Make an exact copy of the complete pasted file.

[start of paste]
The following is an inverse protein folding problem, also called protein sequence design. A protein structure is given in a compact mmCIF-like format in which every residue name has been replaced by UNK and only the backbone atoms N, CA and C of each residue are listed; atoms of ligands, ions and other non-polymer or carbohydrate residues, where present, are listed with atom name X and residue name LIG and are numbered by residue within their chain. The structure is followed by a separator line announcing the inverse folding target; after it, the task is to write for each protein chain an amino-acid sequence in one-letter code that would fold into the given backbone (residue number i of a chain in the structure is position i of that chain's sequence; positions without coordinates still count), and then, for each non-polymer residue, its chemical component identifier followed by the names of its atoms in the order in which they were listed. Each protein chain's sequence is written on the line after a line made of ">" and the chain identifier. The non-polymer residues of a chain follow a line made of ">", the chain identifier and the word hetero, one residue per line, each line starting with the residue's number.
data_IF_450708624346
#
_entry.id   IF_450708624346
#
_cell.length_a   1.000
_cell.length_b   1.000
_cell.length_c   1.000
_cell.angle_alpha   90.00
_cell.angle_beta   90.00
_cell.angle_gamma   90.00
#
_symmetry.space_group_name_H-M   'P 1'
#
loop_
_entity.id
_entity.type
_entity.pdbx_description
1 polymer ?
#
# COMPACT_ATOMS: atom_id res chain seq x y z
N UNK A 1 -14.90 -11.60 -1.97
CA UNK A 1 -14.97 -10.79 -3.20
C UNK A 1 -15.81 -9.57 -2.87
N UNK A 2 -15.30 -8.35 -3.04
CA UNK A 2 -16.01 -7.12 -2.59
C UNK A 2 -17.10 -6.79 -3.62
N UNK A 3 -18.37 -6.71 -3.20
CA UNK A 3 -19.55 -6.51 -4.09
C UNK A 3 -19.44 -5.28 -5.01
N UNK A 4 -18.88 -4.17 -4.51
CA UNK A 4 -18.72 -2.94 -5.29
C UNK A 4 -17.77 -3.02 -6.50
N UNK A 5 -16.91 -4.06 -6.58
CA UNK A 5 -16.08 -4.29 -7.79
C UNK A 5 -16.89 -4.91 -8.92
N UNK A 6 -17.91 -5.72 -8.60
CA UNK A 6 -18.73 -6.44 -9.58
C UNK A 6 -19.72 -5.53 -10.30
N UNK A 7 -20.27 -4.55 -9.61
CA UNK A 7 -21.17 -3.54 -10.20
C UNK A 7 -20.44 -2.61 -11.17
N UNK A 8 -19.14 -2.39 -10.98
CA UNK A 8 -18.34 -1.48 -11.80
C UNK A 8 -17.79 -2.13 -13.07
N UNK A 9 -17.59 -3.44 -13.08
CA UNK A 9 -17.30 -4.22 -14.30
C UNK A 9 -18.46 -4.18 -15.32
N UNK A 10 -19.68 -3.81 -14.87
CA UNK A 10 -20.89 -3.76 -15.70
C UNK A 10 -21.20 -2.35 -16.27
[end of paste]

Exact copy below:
The following is an inverse protein folding problem, also called protein sequence design. A protein structure is given in a compact mmCIF-like format in which every residue name has been replaced by UNK and only the backbone atoms N, CA and C of each residue are listed; atoms of ligands, ions and other non-polymer or carbohydrate residues, where present, are listed with atom name X and residue name LIG and are numbered by residue within their chain. The structure is followed by a separator line announcing the inverse folding target; after it, the task is to write for each protein chain an amino-acid sequence in one-letter code that would fold into the given backbone (residue number i of a chain in the structure is position i of that chain's sequence; positions without coordinates still count), and then, for each non-polymer residue, its chemical component identifier followed by the names of its atoms in the order in which they were listed. Each protein chain's sequence is written on the line after a line made of ">" and the chain identifier. The non-polymer residues of a chain follow a line made of ">", the chain identifier and the word hetero, one residue per line, each line starting with the residue's number.
data_IF_450708624346
#
_entry.id   IF_450708624346
#
_cell.length_a   1.000
_cell.length_b   1.000
_cell.length_c   1.000
_cell.angle_alpha   90.00
_cell.angle_beta   90.00
_cell.angle_gamma   90.00
#
_symmetry.space_group_name_H-M   'P 1'
#
loop_
_entity.id
_entity.type
_entity.pdbx_description
1 polymer ?
#
# COMPACT_ATOMS: atom_id res chain seq x y z
N UNK A 1 -14.90 -11.60 -1.97
CA UNK A 1 -14.97 -10.79 -3.20
C UNK A 1 -15.81 -9.57 -2.87
N UNK A 2 -15.30 -8.35 -3.04
CA UNK A 2 -16.01 -7.12 -2.59
C UNK A 2 -17.10 -6.79 -3.62
N UNK A 3 -18.37 -6.71 -3.20
CA UNK A 3 -19.55 -6.51 -4.09
C UNK A 3 -19.44 -5.28 -5.01
N UNK A 4 -18.88 -4.17 -4.51
CA UNK A 4 -18.72 -2.94 -5.29
C UNK A 4 -17.77 -3.02 -6.50
N UNK A 5 -16.91 -4.06 -6.58
CA UNK A 5 -16.08 -4.29 -7.79
C UNK A 5 -16.89 -4.91 -8.92
N UNK A 6 -17.91 -5.72 -8.60
CA UNK A 6 -18.73 -6.44 -9.58
C UNK A 6 -19.72 -5.53 -10.30
N UNK A 7 -20.27 -4.55 -9.61
CA UNK A 7 -21.17 -3.54 -10.20
C UNK A 7 -20.44 -2.61 -11.17
N UNK A 8 -19.14 -2.39 -10.98
CA UNK A 8 -18.34 -1.48 -11.80
C UNK A 8 -17.79 -2.13 -13.07
N UNK A 9 -17.59 -3.44 -13.08
CA UNK A 9 -17.30 -4.22 -14.30
C UNK A 9 -18.46 -4.18 -15.32
N UNK A 10 -19.68 -3.81 -14.87
CA UNK A 10 -20.89 -3.76 -15.70
C UNK A 10 -21.20 -2.35 -16.27